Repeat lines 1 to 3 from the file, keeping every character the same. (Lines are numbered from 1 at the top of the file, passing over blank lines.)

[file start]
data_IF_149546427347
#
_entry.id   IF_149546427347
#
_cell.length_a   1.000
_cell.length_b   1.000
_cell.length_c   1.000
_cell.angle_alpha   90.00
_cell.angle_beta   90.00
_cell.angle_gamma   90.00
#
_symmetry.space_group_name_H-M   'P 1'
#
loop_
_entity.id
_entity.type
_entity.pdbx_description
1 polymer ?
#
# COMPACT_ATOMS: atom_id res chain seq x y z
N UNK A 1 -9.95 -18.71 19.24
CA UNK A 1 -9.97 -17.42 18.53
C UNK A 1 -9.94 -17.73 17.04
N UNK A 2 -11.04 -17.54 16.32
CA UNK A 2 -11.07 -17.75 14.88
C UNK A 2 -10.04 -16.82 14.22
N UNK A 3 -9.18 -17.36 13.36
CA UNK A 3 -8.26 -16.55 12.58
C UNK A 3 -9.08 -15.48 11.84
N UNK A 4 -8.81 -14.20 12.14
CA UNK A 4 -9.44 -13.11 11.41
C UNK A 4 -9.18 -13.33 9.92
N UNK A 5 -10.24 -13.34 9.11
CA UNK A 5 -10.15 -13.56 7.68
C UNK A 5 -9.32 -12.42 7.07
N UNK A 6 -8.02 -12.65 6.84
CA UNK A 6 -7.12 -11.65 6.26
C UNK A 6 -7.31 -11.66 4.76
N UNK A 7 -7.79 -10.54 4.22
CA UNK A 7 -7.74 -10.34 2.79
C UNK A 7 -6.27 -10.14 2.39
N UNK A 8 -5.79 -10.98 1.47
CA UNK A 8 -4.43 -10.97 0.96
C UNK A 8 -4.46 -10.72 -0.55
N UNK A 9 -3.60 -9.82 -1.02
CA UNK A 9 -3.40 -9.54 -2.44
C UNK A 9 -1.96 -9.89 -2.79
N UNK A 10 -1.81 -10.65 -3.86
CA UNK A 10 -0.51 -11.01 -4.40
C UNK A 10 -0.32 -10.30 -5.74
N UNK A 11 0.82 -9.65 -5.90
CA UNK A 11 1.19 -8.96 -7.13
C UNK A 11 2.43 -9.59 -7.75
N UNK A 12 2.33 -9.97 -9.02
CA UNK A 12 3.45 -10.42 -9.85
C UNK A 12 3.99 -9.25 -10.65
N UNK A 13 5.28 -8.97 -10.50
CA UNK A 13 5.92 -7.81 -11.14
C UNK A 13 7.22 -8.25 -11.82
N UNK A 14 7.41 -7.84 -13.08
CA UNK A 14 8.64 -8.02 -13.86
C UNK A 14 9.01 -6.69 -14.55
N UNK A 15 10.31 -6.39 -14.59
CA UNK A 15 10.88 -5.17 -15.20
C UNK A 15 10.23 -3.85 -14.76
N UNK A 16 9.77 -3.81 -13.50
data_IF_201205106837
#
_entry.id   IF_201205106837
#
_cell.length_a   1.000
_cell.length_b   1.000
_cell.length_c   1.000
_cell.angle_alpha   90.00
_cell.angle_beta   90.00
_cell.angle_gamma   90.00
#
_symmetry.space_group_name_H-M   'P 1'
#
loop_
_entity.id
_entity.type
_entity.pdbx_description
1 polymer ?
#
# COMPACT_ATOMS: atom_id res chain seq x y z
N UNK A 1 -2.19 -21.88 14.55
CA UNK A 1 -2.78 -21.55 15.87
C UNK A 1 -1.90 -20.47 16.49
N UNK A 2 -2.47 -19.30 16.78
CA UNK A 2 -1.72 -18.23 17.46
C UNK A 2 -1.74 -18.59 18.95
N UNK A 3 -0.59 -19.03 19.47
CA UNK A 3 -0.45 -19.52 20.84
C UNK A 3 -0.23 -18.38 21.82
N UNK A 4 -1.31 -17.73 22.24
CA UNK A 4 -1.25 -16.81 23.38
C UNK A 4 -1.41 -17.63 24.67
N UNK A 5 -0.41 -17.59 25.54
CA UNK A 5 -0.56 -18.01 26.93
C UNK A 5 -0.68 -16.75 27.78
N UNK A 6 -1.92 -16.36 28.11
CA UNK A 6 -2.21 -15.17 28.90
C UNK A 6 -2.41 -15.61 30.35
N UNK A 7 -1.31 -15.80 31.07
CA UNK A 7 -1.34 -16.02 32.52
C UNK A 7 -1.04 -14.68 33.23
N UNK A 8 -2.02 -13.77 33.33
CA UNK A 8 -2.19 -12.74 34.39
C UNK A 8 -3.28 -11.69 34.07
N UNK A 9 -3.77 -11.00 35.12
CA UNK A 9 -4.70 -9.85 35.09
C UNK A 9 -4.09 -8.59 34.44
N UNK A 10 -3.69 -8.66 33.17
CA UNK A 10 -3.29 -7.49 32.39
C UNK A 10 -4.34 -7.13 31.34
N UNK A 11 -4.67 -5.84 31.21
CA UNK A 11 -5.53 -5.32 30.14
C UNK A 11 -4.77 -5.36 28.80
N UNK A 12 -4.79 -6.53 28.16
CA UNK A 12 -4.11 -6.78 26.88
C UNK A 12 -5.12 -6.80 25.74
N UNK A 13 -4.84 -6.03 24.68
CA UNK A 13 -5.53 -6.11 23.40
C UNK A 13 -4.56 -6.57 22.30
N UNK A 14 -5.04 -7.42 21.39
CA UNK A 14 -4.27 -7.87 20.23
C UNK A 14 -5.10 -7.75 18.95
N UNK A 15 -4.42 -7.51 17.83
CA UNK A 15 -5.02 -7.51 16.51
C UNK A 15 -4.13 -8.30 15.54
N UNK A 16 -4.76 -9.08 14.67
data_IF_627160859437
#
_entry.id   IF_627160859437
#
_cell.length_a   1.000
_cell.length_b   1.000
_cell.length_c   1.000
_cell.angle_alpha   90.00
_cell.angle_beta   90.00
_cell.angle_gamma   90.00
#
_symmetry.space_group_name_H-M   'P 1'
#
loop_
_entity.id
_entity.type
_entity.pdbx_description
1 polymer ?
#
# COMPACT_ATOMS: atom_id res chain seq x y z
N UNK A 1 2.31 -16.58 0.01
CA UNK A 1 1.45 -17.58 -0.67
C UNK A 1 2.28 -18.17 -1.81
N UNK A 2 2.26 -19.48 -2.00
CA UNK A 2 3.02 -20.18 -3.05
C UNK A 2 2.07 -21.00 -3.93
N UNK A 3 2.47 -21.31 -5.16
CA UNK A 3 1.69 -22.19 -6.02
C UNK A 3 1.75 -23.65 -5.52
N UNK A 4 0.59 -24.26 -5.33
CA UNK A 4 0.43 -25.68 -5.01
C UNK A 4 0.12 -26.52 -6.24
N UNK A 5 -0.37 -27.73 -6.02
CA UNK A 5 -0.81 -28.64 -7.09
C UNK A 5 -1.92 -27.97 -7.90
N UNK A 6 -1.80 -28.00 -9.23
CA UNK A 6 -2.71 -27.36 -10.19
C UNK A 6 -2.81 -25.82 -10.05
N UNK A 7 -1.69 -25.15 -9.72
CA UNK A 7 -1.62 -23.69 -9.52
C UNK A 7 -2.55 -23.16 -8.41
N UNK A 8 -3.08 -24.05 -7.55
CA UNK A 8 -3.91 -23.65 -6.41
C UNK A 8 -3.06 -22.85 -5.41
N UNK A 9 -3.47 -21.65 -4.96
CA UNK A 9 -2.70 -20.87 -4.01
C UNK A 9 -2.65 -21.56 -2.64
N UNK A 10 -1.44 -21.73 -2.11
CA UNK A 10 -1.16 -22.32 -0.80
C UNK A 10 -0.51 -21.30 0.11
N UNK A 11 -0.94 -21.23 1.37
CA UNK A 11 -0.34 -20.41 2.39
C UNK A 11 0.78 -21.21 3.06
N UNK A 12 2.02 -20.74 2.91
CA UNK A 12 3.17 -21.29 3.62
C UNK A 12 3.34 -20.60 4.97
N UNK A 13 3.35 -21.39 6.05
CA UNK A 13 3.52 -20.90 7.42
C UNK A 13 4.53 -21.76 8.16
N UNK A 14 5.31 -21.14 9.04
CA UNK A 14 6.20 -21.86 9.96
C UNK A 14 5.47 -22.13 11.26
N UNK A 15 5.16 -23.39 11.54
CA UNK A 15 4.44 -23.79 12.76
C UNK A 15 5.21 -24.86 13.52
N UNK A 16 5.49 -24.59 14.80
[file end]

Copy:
data_IF_149546427347
#
_entry.id   IF_149546427347